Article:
Friday, April 6, 2007

NRA backing Fred Thompson?

Interesting Observation about how the NRA may have a candidate it can back without reservations/doubts

One powerful organization that may breathe easier at news of a Thompson bid is the National Rifle Association. Each of the “big three” Republican presidential frontrunners has a glaring flaw in the eyes of the organization, although the group has not sought to emphasize its disagreements with the trio.

As governor, Mr. Romney pledged to continue his state’s “tough gun laws,” which he praised for providing public safety. As a candidate for Senate in 1994, Mr. Romney supported the Brady bill, which imposes a five-day waiting period on gun sales and a ban on certain assault weapons. And as a gubernatorial candidate in 2002, Mr. Romney received a “B” grade from the organization. He only joined the NRA last year, and as of January, he did not own a gun.

Not to mention his dissembling about being a hunter "all his life" when he went once when he was 15 and once at a fundraiser and thats it.

[The Rest of the Story]

For much of Senator McCain’s career, he accumulated a pro-gun record, but the Arizona lawmaker twice co-sponsored legislation that would regulate gun shows more strictly, which the NRA opposed.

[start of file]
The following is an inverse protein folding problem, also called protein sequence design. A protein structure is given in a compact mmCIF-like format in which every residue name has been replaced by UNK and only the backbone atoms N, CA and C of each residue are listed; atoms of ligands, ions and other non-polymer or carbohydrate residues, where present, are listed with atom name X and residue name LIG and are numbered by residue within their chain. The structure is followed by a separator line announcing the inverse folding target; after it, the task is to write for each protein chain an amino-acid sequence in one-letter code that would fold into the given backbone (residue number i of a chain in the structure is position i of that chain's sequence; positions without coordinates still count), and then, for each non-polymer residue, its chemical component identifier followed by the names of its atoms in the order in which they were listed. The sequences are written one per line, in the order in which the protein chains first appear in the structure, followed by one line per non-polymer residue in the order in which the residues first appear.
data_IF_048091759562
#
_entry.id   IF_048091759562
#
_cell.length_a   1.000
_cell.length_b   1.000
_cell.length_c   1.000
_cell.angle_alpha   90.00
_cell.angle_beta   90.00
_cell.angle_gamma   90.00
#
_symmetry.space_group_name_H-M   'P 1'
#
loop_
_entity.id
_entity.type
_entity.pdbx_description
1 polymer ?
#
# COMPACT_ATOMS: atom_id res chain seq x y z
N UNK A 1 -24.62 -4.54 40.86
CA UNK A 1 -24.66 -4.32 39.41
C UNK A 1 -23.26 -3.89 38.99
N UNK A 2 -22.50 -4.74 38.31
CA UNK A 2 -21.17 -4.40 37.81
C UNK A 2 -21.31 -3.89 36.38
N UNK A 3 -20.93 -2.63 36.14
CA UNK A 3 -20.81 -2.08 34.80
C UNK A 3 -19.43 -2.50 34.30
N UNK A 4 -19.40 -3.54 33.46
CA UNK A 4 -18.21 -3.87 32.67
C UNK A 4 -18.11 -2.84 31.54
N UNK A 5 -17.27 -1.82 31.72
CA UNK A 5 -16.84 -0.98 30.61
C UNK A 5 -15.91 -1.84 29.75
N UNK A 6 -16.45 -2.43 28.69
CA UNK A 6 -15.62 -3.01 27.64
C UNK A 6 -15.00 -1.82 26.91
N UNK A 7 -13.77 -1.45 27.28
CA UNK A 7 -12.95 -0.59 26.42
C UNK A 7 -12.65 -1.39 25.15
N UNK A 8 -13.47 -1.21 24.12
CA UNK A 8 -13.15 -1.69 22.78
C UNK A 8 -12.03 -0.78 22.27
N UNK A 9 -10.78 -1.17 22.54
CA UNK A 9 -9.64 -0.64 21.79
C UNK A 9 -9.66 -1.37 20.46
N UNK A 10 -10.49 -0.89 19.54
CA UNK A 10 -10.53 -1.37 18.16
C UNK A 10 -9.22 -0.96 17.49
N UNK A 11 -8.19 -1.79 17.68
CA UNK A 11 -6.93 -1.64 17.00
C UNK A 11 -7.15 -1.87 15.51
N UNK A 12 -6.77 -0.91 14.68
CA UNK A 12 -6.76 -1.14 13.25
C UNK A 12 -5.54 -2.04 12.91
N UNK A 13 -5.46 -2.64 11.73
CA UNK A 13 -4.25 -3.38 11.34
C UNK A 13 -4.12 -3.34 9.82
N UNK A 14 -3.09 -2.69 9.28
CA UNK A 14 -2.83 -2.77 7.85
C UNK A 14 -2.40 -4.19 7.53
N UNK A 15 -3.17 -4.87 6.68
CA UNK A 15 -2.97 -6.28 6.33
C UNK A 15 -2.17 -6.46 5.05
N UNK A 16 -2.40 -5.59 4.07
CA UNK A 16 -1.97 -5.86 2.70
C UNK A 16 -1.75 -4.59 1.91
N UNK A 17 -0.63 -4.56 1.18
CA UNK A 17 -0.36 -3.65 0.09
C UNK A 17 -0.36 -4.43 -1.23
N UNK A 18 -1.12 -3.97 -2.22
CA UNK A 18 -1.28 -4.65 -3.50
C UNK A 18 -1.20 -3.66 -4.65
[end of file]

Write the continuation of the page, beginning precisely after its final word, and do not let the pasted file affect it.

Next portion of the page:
Mayor Giuliani faces the difficult task of overcoming a career-long position favoring various gun control laws. In an early campaign appearance with the radio talk show host Sean Hannity, Mr. Giuliani indicated that he would not support New York City’s gun laws on a national scale: “Yes, I mean, a place like New York that is densely populated or maybe a place that is experiencing a serious crime problem … maybe you have one solution there and in another place, more rural, more suburban, other issues, you have a different set of rules.”

But to the NRA, Mr. Giuliani’s stance means that the Second Amendment can be violated, so long as it is only on the local level — an unacceptable compromise.

By comparison, Mr. Thompson’s relationship with gun-rights groups is sterling. A 2000 report from a campaign-finance watchdog group, Common Cause, found that the NRA, Gun Owners of America, and the Georgia Gun Owners PAC donated $188,954 to Mr. Thompson between 1993 and 1999; the groups donated more only to Dr. Frist. (Mr. Thompson was elected in a special election in 1994.)

Courtesy of Carry On America blog

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